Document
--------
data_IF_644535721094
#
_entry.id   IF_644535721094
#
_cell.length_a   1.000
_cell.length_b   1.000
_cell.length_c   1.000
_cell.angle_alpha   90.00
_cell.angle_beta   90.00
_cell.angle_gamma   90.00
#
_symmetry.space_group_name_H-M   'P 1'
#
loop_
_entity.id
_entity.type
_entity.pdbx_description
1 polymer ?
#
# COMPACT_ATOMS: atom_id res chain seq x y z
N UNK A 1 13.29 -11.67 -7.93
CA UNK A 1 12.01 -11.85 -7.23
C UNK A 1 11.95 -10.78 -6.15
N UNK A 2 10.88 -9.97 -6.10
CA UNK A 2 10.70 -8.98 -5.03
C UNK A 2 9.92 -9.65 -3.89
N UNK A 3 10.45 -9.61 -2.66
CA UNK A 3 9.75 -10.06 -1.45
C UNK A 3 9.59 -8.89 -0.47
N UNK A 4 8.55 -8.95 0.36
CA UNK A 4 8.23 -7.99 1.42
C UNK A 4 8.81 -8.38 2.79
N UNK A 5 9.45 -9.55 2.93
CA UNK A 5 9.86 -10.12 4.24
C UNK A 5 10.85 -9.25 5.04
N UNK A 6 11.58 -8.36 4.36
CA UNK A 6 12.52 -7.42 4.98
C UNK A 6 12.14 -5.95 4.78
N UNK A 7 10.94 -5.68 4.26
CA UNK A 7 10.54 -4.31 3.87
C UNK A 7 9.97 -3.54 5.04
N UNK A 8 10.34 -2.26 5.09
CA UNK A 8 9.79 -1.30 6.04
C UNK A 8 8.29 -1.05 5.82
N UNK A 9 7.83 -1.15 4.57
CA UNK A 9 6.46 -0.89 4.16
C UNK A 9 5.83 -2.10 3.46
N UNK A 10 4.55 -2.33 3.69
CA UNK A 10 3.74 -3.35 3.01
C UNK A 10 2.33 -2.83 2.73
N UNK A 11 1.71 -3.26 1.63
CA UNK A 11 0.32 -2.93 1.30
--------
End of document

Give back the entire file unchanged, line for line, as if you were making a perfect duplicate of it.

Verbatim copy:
data_IF_644535721094
#
_entry.id   IF_644535721094
#
_cell.length_a   1.000
_cell.length_b   1.000
_cell.length_c   1.000
_cell.angle_alpha   90.00
_cell.angle_beta   90.00
_cell.angle_gamma   90.00
#
_symmetry.space_group_name_H-M   'P 1'
#
loop_
_entity.id
_entity.type
_entity.pdbx_description
1 polymer ?
#
# COMPACT_ATOMS: atom_id res chain seq x y z
N UNK A 1 13.29 -11.67 -7.93
CA UNK A 1 12.01 -11.85 -7.23
C UNK A 1 11.95 -10.78 -6.15
N UNK A 2 10.88 -9.97 -6.10
CA UNK A 2 10.70 -8.98 -5.03
C UNK A 2 9.92 -9.65 -3.89
N UNK A 3 10.45 -9.61 -2.66
CA UNK A 3 9.75 -10.06 -1.45
C UNK A 3 9.59 -8.89 -0.47
N UNK A 4 8.55 -8.95 0.36
CA UNK A 4 8.23 -7.99 1.42
C UNK A 4 8.81 -8.38 2.79
N UNK A 5 9.45 -9.55 2.93
CA UNK A 5 9.86 -10.12 4.24
C UNK A 5 10.85 -9.25 5.04
N UNK A 6 11.58 -8.36 4.36
CA UNK A 6 12.52 -7.42 4.98
C UNK A 6 12.14 -5.95 4.78
N UNK A 7 10.94 -5.68 4.26
CA UNK A 7 10.54 -4.31 3.87
C UNK A 7 9.97 -3.54 5.04
N UNK A 8 10.34 -2.26 5.09
CA UNK A 8 9.79 -1.30 6.04
C UNK A 8 8.29 -1.05 5.82
N UNK A 9 7.83 -1.15 4.57
CA UNK A 9 6.46 -0.89 4.16
C UNK A 9 5.83 -2.10 3.46
N UNK A 10 4.55 -2.33 3.69
CA UNK A 10 3.74 -3.35 3.01
C UNK A 10 2.33 -2.83 2.73
N UNK A 11 1.71 -3.26 1.63
CA UNK A 11 0.32 -2.93 1.30